In I Used to Go Here, Gillian Jacobs shines as a published author who revisits her old university, embarking on a bizarre trip down memory lane.
From high school to university and into adult life, we grow up knowing that, one day, we’ll become the person we were meant to be. Whether that means having a family of our own, landing our dream job or making a series or life long dreams come true, we go through our lives by setting ourselves goals and building our futures around them. Now more than ever, we are programmed to become accomplished adults – ambitious high achievers who are wise enough to know exactly what they want and what they have to do to in order to gain access to the extraordinary lives they have been promised. But life doesn’t always go the way we planned: in fact, it hardly ever does. I Used To Go Here teaches us that life’s most ordinary moments are precisely what make it worth living.
Actress/writer/director Kris Rey’s fourth feature tells the story of Kate Conklin (Gillian Jacobs, of Don’t Think Twice), a 35-year-old writer living in Chicago. On paper, Kate is a perfect example of one of the aforementioned accomplished adults: after graduating from university, she has landed the job of her dreams and she is now a published author. Yet, it soon becomes apparent that her life is not so extraordinary, after all. Since her first novel failed to launch, her first book tour has been cancelled, leaving I Used To Go Here‘s compelling protagonist with her ego crushed, an ex boyfriend who won’t return her calls and the painful awareness of being the only non-pregnant woman in her circle of friends.
Rescuing her from this all-too-relatable predicament, an invitation comes from Kate’s former professor and old crush, David (Jemaine Clement, of Flight of the Choncords and What We Do In The Shadows) to present her book and give a speech at her old college, in Carbondale – a magical place where it doesn’t really matter if Kate’s book isn’t doing as well as it should, or if her book tour has been cancelled. To David’s students, Kate is “the one who made it”: this exemplary graduate has successfully entered the world of publishing, becoming what every single one of them aspires to be – a “published author”.
When Kate first sets foot in Carbondale, she is a poised alumna taking a trip down memory lane, revisiting her university as a grown-up who gets to reminisce with her former professor and sit in on his lectures. Yet, it’s only a matter of hours until our relatable role model turns into an alter ego of her younger student self. This bizarre and often hilarious regression begins with a visit to the house where she used to live, which is now inhabited by a group of students who also happen to be taking David’s creative writing class. As Kate’s meetings with David’s students intensify, she embarks on a series of unexpected adventures that involve taking drugs in lakes, attending student parties, running into old acquaintances with improbable names and even stalking her slightly immoral former professor with a bunch of twenty-somethings who have problems of their own to deal with.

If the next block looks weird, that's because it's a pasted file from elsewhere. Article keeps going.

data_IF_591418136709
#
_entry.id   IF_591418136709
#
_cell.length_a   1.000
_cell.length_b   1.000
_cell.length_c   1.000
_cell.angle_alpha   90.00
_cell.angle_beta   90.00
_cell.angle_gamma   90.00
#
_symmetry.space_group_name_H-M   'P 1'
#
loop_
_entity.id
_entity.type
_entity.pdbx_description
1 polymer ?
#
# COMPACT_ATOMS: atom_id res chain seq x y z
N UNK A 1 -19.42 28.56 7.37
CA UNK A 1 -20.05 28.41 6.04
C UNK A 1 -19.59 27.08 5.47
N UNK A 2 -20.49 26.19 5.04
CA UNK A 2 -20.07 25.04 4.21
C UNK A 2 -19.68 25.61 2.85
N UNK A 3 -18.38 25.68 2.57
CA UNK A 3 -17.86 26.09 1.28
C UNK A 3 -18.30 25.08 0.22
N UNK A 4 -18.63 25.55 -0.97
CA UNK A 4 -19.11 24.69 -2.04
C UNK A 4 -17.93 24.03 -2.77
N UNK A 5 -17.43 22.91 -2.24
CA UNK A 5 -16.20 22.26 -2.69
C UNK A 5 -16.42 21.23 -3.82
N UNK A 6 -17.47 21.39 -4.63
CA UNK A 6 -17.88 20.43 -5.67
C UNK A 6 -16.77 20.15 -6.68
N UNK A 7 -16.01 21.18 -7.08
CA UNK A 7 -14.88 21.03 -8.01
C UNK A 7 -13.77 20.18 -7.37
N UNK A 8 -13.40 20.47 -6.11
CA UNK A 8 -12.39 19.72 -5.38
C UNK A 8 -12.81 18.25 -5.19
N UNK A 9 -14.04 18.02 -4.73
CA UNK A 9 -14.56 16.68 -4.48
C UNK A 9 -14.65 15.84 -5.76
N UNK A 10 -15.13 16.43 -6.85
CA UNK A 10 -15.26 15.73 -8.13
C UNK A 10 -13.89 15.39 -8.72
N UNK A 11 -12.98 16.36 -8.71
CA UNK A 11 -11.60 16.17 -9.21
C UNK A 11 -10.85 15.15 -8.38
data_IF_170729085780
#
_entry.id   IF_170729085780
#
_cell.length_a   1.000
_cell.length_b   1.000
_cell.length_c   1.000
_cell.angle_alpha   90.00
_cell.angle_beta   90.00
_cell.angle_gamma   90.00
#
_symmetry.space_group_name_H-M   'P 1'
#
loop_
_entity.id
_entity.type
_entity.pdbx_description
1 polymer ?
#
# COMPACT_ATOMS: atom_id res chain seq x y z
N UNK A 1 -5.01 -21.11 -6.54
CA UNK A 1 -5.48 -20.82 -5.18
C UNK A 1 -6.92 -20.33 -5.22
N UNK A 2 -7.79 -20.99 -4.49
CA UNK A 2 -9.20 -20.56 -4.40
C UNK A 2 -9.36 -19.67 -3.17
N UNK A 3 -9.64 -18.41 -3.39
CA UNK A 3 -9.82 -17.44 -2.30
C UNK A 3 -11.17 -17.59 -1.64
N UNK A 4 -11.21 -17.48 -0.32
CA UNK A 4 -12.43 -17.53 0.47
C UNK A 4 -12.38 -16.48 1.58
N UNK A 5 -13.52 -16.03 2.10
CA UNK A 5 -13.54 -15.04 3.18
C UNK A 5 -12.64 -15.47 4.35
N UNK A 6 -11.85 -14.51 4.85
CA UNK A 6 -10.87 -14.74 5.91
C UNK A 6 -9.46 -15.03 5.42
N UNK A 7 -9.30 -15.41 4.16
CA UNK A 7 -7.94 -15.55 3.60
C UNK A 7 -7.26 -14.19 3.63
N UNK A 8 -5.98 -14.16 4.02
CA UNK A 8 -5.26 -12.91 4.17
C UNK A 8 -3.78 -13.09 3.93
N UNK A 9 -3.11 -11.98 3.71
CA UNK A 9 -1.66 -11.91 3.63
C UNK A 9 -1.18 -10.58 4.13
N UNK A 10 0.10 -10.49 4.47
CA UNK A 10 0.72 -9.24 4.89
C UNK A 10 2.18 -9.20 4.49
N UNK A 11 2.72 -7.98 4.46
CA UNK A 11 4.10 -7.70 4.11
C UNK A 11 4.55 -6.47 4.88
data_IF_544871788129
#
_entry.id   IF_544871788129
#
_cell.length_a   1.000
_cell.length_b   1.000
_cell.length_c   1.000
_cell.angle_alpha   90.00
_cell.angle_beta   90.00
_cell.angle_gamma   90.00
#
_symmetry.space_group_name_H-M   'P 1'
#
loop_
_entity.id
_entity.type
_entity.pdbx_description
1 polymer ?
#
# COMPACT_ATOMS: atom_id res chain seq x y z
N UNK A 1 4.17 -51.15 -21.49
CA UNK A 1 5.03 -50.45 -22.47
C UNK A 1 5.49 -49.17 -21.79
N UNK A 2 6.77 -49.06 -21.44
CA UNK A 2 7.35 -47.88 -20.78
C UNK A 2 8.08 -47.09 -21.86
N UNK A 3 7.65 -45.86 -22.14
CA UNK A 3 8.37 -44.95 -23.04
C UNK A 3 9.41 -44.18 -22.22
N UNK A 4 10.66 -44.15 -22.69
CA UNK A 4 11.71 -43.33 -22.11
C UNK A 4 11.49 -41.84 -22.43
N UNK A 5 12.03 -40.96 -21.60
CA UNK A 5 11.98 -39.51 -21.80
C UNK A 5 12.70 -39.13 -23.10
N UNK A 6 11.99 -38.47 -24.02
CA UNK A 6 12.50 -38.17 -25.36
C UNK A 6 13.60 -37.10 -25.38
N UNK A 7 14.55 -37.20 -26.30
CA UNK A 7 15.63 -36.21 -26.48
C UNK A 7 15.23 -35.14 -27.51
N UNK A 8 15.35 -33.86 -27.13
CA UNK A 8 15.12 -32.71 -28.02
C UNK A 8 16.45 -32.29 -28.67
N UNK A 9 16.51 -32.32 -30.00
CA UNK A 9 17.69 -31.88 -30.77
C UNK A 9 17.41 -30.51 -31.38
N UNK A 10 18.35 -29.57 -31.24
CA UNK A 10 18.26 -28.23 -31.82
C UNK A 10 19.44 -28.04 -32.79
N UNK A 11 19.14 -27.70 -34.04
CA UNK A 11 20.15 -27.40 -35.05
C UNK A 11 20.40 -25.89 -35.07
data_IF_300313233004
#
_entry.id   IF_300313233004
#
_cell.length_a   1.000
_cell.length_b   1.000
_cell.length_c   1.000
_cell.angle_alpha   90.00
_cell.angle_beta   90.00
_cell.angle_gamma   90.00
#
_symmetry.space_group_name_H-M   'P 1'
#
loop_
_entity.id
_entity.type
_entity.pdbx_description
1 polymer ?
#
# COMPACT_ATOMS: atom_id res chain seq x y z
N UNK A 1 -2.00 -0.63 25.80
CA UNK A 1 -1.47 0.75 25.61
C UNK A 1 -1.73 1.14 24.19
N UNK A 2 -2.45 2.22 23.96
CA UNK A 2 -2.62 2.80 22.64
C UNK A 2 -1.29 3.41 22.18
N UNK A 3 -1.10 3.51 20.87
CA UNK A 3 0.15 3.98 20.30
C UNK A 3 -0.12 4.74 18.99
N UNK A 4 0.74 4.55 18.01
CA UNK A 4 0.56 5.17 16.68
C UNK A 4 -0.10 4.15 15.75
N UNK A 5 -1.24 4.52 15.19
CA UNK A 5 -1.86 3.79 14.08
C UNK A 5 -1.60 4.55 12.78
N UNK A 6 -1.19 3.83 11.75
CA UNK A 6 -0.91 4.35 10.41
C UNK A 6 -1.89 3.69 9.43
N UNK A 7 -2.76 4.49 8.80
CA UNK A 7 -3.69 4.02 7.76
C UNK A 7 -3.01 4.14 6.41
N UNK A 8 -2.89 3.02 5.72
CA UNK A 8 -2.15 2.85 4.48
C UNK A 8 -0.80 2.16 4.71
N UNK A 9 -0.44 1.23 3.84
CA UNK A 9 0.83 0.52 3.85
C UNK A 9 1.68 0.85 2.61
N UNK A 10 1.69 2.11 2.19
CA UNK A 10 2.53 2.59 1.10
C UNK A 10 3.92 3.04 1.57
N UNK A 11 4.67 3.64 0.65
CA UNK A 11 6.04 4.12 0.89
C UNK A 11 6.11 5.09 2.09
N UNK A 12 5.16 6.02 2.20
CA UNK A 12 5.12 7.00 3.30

As you might have guessed, Kate’s journey through the past teaches her a lesson about her future, but it’s not the lesson you’d expect it to be. If I Used To Go Here tells a story that is not entirely unfamiliar – as this kind of journey of discovery is a commonly used trope in coming-of-age dramas, it does so with exactly the right amount of emotion. Not much happens in Kris Rey’s fourth feature: in fact, most of the narrative involves us witnessing fragmented snippets of Kate’s experiences. Yet, this choice proves successful in conveying the state of mind of a confused, complex protagonist whose story deserves to be told precisely because it’s ordinary.
In a world that teaches us to reach for the stars – those very same stars that Kate meticulously applied to the ceiling of her old room, as a university student – it’s stories like I Used To Go Here that let us know that it’s ok to be imperfect human beings, just like it’s ok to experience failure, jealousy, regret and that scary, familiar feeling of not knowing where your life is heading.
I Used To Go Here is filled with excellent performances. Gillian Jacobs pours the right amount of raw emotion into her character, bringing us a nuanced heroine that we can’t help but instantly like, from the very first moment she appears. Josh Wiggins (Max), Brandon Daley (Technology Lake: Meditations on Death and Sex), Kate Micucci (When in Rome), Forrest Goodluck (The Revenant) and Hannah Marks (Banana Split) also excel as Kate’s new university friends/fellow troublemakers, providing most of the comic relief of the film: Brandon Daley is, alone, responsible for the funniest scene of the movie – a wonderfully unlikely scenario that involves a failed baking attempt and a very progressive old lady.
I Used To Go Here is also not a perfect film. Jemaine Clement is an excellent actor, yet he is perhaps miscast in the movie, as his performance fails to bring enough charisma to Kate’s mysterious professor, preventing his character from making a mark. Kate’s interactions with her pregnant best friend (played by Zoe Chao, of Where’d You Go, Bernadette) are neither memorable nor necessary, as they often prevent the narrative from flowing as well as it should, and some of the jokes don’t work as well as others, resulting in a combination of hilarious scenarios and slightly ineffective skits.
Yet, Kris Rey’s comedy drama is still absolutely worth-watching for its raw authenticity, and its incredible amount of heart. I Used to Go Here is a story that needed to be told, and a much-needed investigation on life at its most real.